Christine Gaffney is an interdisciplinary sculptor from Dayton, Ohio. She holds a master’s in fine arts degree from California Institute of the Arts where she studied Art and Technology and Integrated Media. She has also studied art at Pratt Institute in Brooklyn, New York, Columbus College of Art and Design in Columbus, Ohio. She holds a master’s degree in library and information science from the University of Pittsburgh. Her practice embraces ideas around body image, body politics, and feminism including disability justice.


I consider myself an interdisciplinary sculptor. I often employ my own body as a sculptural object to express agency over my own body and to collapse the relationship between the object and the maker. There is also a performative relationship between my work and my body and yet, even when I am performing, I consider myself to be sculpting. When I am making plastic work, I often incorporate ‘evidence’ of the construction of the work and of the maker– thus the sculpture itself becomes a crucible, a kind of performance, an index of the process of its making and plastic work all in one. These differing strategies are placed into conversation with one another through dancing, not only the physical dance but through the dance communication happening in all the processes of artmaking and art reception.

My works materially function as portraits but they can often be seen as a challenge to the idea of a portrait, what I’ve called, an anti-portrait, a portrait that shows the process of making the portrait.  There is a sense of urgency and compulsion in my work– one can feel this in the way that inks are applied in haste, or painting tape is left for the viewer to see– what other artists might consider technical errors are made intentionally visible in my works. I am interested in making art that has identifiable aesthetic and formal qualities while exploring, experimenting, and largely disregarding the tradition of classical art. I often point at the aporia, a irresolvable contradiction that I am troubled by– and comment on the unitary nature of the male and institutional gaze by exploring many different forms of art making. By collapsing the relationship between subject “male” and object “non-male” that the male artists came to gaze upon, I intend to first subvert this tradition but more importantly I create by being the subject “non-male” myself to gaze. I strive to create by challenging the equation of subject and object: the subject “I” is looking at the subject “myself”. In other words, I challenge the power of gazes from three perspectives, the institutional, gendered, subject-object subversion.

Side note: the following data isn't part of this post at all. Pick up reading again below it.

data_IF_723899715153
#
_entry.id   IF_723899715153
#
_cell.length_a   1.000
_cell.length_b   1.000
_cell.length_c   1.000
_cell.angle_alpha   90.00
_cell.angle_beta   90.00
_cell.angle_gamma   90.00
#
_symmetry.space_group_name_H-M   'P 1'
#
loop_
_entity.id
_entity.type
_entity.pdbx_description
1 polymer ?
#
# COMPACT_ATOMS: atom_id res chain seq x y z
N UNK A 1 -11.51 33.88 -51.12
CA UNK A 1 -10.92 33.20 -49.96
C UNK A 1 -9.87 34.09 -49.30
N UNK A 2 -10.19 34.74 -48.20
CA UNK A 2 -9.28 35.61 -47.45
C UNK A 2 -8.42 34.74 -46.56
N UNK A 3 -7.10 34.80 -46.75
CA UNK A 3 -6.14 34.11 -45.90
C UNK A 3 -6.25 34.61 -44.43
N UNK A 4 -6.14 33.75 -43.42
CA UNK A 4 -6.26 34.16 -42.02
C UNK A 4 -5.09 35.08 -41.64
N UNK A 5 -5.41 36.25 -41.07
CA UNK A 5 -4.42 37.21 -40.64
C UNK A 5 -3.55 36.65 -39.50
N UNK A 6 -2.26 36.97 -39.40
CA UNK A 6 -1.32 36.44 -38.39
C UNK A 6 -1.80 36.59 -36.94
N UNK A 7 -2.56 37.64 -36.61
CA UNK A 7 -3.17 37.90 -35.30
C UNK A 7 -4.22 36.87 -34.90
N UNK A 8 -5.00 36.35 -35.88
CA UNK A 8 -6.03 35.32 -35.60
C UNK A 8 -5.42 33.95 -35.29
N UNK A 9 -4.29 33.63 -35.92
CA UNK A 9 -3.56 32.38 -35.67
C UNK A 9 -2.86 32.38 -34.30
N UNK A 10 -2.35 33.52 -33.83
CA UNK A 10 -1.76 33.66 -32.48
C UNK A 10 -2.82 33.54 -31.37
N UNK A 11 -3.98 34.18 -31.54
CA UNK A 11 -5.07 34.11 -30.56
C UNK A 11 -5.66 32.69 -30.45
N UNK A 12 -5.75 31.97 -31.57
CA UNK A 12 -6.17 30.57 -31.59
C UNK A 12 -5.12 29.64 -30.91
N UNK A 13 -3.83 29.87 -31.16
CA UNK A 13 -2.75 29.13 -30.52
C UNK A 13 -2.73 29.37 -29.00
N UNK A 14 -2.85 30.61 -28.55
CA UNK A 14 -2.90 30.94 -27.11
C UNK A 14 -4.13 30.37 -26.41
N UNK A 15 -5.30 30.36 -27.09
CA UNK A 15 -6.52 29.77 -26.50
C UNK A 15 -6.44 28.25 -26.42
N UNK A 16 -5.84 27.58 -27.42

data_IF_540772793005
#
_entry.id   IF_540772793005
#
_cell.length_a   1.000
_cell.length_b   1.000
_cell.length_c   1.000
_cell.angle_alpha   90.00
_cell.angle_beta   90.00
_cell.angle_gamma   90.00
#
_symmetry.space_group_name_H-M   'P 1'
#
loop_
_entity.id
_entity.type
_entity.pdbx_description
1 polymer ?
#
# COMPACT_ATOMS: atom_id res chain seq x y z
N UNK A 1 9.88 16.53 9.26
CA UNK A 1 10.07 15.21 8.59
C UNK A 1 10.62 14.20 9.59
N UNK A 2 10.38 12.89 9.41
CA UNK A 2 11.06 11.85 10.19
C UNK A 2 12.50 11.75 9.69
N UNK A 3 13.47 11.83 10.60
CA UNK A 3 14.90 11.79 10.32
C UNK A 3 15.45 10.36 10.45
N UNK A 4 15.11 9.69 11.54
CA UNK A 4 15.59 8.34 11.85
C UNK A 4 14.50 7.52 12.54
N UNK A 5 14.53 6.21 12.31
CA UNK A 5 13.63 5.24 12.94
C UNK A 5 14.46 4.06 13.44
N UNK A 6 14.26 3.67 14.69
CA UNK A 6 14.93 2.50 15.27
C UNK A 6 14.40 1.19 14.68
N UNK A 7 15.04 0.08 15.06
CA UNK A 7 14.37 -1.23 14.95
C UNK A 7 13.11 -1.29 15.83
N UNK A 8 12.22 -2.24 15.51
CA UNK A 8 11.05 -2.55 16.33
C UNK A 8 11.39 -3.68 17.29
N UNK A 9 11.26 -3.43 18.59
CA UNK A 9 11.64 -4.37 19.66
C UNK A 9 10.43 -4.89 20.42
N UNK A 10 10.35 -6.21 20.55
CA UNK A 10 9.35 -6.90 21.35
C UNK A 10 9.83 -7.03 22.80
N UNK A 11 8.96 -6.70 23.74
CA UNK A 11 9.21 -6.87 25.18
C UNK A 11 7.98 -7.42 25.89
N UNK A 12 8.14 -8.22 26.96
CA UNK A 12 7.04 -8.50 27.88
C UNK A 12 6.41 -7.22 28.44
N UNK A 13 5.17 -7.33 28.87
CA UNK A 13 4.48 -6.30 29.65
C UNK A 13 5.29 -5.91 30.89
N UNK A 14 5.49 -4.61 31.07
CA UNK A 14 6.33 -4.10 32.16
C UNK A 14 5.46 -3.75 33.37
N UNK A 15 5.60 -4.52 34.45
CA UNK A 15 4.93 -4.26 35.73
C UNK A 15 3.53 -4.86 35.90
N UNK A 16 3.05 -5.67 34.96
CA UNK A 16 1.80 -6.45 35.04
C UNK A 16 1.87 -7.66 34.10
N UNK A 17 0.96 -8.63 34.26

I work with technology in my sculpture and drawing practice -- specifically with Artificial Intelligence. I gather data based on my body and employ AI software (GANs, latent diffusion models) to generate new “real” images of my body. These seemingly “real” images become a departure point for future transformation made with drawings and sculptures. When working with dataset collection and AI generation to create artwork, either the lack of information or the exceeding of information in data itself points to an abstraction of forms that these numbers pose. By working with these abstract data-generated forms, I control how much of myself I reveal and how I reveal it. I have agency over my image as I attempt to control what the viewer sees. My work is very intuitive; by creating my own datasets, I am generating AI in line with that intuition. I am especially interested in the phantom presence of the human (pre-technological enhancement) in my work. This is apparent in the AI-informed work as well as in the other works, such as the sculptures I created using “labor-saving” household robotic appliances. I have exhibited work incorporating Roomba vacuum cleaners as a wearable dress, window cleaners that climb the gallery walls, and Dust Busters with contact microphones in them. This urge to go against gender expectations surrounding domesticity burns against the shadows cast by domination, control, and fear.